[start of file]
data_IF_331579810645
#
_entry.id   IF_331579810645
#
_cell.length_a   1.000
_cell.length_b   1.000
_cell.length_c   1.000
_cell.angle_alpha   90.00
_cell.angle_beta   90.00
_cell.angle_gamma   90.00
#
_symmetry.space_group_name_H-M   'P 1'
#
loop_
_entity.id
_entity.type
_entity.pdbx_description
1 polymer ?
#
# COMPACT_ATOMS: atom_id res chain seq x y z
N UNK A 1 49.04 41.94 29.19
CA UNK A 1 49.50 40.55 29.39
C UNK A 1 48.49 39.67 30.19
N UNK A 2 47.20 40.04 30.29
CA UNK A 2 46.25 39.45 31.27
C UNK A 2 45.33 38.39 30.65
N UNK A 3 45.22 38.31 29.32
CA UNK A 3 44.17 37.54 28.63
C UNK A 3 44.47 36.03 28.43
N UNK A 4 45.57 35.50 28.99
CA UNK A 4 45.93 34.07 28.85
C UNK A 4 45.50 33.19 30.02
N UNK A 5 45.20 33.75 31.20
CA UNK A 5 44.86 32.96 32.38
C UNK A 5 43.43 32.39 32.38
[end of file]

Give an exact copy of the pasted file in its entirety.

data_IF_331579810645
#
_entry.id   IF_331579810645
#
_cell.length_a   1.000
_cell.length_b   1.000
_cell.length_c   1.000
_cell.angle_alpha   90.00
_cell.angle_beta   90.00
_cell.angle_gamma   90.00
#
_symmetry.space_group_name_H-M   'P 1'
#
loop_
_entity.id
_entity.type
_entity.pdbx_description
1 polymer ?
#
# COMPACT_ATOMS: atom_id res chain seq x y z
N UNK A 1 49.04 41.94 29.19
CA UNK A 1 49.50 40.55 29.39
C UNK A 1 48.49 39.67 30.19
N UNK A 2 47.20 40.04 30.29
CA UNK A 2 46.25 39.45 31.27
C UNK A 2 45.33 38.39 30.65
N UNK A 3 45.22 38.31 29.32
CA UNK A 3 44.17 37.54 28.63
C UNK A 3 44.47 36.03 28.43
N UNK A 4 45.57 35.50 28.99
CA UNK A 4 45.93 34.07 28.85
C UNK A 4 45.50 33.19 30.02
N UNK A 5 45.20 33.75 31.20
CA UNK A 5 44.86 32.96 32.38
C UNK A 5 43.43 32.39 32.38